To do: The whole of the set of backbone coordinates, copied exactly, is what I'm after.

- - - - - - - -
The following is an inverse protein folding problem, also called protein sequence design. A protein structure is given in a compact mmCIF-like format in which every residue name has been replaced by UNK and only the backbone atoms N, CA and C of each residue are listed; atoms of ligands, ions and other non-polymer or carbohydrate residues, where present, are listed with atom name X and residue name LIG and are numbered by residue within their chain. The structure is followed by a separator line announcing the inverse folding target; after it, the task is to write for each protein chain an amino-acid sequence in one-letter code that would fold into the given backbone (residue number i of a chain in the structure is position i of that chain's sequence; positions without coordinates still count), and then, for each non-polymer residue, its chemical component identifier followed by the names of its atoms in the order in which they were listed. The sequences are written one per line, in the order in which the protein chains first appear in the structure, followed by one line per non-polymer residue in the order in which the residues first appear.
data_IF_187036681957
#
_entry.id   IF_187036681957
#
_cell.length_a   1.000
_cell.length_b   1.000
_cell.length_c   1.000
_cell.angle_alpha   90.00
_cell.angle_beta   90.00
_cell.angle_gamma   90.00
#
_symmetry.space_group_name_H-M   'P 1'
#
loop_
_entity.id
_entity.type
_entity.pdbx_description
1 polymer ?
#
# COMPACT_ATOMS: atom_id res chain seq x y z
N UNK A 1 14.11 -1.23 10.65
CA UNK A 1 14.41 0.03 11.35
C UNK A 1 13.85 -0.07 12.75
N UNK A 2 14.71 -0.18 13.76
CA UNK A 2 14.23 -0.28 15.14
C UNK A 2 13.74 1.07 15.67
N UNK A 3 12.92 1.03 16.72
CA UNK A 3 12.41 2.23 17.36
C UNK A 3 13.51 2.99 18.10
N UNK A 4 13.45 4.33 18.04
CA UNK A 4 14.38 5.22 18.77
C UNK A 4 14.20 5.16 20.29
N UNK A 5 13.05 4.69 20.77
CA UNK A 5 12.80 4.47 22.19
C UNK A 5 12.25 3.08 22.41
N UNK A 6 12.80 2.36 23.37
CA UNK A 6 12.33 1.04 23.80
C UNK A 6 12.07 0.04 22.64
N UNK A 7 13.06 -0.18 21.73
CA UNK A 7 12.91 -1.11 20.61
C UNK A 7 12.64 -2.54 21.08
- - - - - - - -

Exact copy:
The following is an inverse protein folding problem, also called protein sequence design. A protein structure is given in a compact mmCIF-like format in which every residue name has been replaced by UNK and only the backbone atoms N, CA and C of each residue are listed; atoms of ligands, ions and other non-polymer or carbohydrate residues, where present, are listed with atom name X and residue name LIG and are numbered by residue within their chain. The structure is followed by a separator line announcing the inverse folding target; after it, the task is to write for each protein chain an amino-acid sequence in one-letter code that would fold into the given backbone (residue number i of a chain in the structure is position i of that chain's sequence; positions without coordinates still count), and then, for each non-polymer residue, its chemical component identifier followed by the names of its atoms in the order in which they were listed. The sequences are written one per line, in the order in which the protein chains first appear in the structure, followed by one line per non-polymer residue in the order in which the residues first appear.
data_IF_187036681957
#
_entry.id   IF_187036681957
#
_cell.length_a   1.000
_cell.length_b   1.000
_cell.length_c   1.000
_cell.angle_alpha   90.00
_cell.angle_beta   90.00
_cell.angle_gamma   90.00
#
_symmetry.space_group_name_H-M   'P 1'
#
loop_
_entity.id
_entity.type
_entity.pdbx_description
1 polymer ?
#
# COMPACT_ATOMS: atom_id res chain seq x y z
N UNK A 1 14.11 -1.23 10.65
CA UNK A 1 14.41 0.03 11.35
C UNK A 1 13.85 -0.07 12.75
N UNK A 2 14.71 -0.18 13.76
CA UNK A 2 14.23 -0.28 15.14
C UNK A 2 13.74 1.07 15.67
N UNK A 3 12.92 1.03 16.72
CA UNK A 3 12.41 2.23 17.36
C UNK A 3 13.51 2.99 18.10
N UNK A 4 13.45 4.33 18.04
CA UNK A 4 14.38 5.22 18.77
C UNK A 4 14.20 5.16 20.29
N UNK A 5 13.05 4.69 20.77
CA UNK A 5 12.80 4.47 22.19
C UNK A 5 12.25 3.08 22.41
N UNK A 6 12.80 2.36 23.37
CA UNK A 6 12.33 1.04 23.80
C UNK A 6 12.07 0.04 22.64
N UNK A 7 13.06 -0.18 21.73
CA UNK A 7 12.91 -1.11 20.61
C UNK A 7 12.64 -2.54 21.08